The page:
REVIEW: R.B. Morris “Going Back to the Sky” is Dusty Old Highway Stories


R.B. Morris – Going Back to the Sky

RB Morris seems to cover a wide gamut of endeavors. Poetry, playwright, solo work, & bandleader. He’s performed in many genres: rock, swampy folk, high lonesome bluegrass & lounge jazz. 

Like Leonard Cohen, he sculptures lyrics into tales & chooses words carefully. It makes his music interesting.  His voice is a less gruff Buddy Miller but has a distinct style like Jon Dee Graham, Otis Taylor, Steve Earle, Tony Joe White (as depicted beautifully on “Montana Moon”).  

With his new 14-cut dusty old highway LP Going Back to the Sky, (available Aug. 14 – Singular Records) RB creates a journal of songs about people from his journeys. These songs have merit. Not repetitious, sweetened with clichés but real-life tales that unfold like a good drama. Not everyone writes this sharply. You first need to be a good storyteller. Morris is.

RB seems to siphon influences into his own distinct vocal style. I hear some Roger Miller in “That’s the Way I Do,” because it has just the right amount of humor without sinking into novelty.  

What makes Morris an easy listen is that he has something to say with the ability to wear many hats in each song. In an old Leon Redbone 1930’s style is “Copper Penny.” Though it won’t race up the charts it contributes to maintaining an old tradition for newly curious ears. We eat pancakes but trying a johnny-cake can be exciting. That’s what this song supplies – that early sweet sound without syrup.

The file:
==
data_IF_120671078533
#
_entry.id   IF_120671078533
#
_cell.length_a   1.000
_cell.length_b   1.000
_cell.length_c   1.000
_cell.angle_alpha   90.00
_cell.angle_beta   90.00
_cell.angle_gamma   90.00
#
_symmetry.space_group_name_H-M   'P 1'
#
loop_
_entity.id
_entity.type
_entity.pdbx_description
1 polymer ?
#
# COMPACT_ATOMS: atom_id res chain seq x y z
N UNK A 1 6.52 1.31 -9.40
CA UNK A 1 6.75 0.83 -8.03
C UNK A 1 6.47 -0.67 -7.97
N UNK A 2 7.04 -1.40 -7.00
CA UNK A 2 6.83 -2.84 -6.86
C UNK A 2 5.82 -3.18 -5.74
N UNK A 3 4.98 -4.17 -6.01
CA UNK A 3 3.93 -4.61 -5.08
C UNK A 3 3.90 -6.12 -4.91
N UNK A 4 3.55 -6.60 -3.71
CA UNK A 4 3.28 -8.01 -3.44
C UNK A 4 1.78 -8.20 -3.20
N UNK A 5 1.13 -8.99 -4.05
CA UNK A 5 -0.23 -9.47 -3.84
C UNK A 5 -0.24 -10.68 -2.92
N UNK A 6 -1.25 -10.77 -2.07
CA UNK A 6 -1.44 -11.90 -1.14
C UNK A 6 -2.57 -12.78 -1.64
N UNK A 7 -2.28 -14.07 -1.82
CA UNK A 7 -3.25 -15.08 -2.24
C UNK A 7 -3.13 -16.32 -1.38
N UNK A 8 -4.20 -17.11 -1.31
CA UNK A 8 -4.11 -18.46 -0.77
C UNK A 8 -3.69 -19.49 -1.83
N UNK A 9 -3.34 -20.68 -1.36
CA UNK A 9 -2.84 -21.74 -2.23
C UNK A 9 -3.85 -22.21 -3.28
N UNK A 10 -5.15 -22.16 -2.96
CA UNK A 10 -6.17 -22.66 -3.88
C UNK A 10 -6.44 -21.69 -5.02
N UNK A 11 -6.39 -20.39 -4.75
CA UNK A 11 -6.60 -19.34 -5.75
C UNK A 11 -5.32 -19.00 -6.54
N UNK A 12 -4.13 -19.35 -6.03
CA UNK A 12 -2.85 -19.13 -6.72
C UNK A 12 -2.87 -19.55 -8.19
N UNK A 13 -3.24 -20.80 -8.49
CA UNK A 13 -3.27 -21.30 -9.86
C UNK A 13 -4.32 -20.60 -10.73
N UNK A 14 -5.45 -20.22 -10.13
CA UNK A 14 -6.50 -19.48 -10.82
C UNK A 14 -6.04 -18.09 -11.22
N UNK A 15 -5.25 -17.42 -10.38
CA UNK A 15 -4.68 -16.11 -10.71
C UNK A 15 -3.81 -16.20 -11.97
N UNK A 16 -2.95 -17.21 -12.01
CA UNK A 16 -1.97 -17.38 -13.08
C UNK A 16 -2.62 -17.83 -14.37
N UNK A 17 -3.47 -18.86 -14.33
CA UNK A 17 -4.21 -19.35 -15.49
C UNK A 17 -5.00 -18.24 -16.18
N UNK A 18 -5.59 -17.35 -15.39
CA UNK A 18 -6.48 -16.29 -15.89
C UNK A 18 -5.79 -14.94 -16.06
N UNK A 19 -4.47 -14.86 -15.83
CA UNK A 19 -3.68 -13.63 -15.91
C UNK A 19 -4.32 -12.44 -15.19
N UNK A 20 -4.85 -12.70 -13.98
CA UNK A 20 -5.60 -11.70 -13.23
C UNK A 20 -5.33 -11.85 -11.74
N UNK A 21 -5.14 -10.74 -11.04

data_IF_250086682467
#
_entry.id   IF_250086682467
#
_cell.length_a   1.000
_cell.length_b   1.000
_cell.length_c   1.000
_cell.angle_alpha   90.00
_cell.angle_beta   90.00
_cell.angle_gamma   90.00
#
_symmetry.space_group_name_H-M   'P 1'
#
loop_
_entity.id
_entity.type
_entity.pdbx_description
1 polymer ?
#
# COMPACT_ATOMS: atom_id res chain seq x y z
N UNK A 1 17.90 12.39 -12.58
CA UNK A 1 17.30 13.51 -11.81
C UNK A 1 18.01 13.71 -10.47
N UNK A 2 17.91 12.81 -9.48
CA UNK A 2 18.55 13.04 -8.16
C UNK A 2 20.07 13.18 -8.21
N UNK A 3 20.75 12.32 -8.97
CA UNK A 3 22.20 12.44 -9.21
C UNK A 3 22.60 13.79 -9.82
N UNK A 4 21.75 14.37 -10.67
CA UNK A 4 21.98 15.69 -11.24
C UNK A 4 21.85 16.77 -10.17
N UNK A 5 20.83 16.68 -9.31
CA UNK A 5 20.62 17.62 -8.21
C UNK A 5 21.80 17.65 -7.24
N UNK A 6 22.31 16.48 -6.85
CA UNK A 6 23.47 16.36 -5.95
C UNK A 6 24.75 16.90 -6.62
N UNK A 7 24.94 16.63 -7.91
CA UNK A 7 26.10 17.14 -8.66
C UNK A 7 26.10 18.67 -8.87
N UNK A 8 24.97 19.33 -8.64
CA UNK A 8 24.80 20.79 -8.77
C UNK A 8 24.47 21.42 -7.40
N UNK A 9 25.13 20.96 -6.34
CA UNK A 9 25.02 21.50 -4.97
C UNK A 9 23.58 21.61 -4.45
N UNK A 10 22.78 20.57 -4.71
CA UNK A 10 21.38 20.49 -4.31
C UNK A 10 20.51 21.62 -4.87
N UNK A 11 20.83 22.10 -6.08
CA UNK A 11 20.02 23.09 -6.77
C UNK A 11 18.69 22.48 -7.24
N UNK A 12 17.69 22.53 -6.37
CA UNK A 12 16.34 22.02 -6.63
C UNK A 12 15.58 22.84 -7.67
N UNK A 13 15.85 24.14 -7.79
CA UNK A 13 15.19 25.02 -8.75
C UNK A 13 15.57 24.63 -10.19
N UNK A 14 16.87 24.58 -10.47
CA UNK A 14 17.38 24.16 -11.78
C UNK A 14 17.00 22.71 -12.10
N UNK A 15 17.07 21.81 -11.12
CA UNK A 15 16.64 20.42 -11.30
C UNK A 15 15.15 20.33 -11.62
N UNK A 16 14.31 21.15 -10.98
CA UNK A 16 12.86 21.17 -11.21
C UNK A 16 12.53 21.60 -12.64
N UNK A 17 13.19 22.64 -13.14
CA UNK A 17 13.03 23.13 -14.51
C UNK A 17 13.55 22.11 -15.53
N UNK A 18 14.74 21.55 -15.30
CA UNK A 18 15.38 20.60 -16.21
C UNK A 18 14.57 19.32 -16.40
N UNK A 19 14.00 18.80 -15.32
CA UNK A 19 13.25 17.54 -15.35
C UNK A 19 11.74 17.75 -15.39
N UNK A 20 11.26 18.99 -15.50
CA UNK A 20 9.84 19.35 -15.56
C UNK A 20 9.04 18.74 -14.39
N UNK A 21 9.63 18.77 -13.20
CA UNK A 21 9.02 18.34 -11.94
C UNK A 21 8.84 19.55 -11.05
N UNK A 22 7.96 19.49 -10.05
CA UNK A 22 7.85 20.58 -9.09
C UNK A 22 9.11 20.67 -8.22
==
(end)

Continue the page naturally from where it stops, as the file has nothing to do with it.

RB has splendor with his ballad voice. Evident on “Once in a Blue Moon.” Pure sincerity. Unlike many, he sings a country-inflected tune with Nat King Cole nuances. Nat would’ve done this song – no doubt. Creativity impresses me most & “Six Black Horses & a 72 Oz. Steak” meets the bill. This is wonderful. Slinky, swampy in a Bobbie Gentry way, sung brawny, rhythmic & potent.  

Spanish-flavored “Under the Cigar Trees,” with a Warren Byram trumpet skims the rim of novelty but not as much as Pat Boone’s great “Speedy Gonzales” did. A fun tune & RB tells it in a humid way. Every LP needs humor to dilute the harder stuff.  

RB’s a mature writer & not a country-pop inspired chart focused artist. Other singers probably will mine some of RB’s work — he does what many good singers can’t. Write fortified tales that have purity of lyric. Nothing is angry or dark. RB makes little bells in the memory tick off. If you’re inclined to travel & meet interesting people RB’s songs will comfortably integrate into your world. 

The imaginative performances: Bo Ramsey (electric guitars/backing vocals); Greg Horne (pedal steel guitar/fiddle/guitars/backing vocals); Daniel Kimbro (bass); Hunter Deacon (drums); David Mansfield (mandolin/violin) & Mickey Raphael (harmonica).  

Recorded in Lexington, Kentucky the CD has a stitched color lyric sheet. The 45-minute CD — produced by Bo Ramsey & R.B. Morris. Available at

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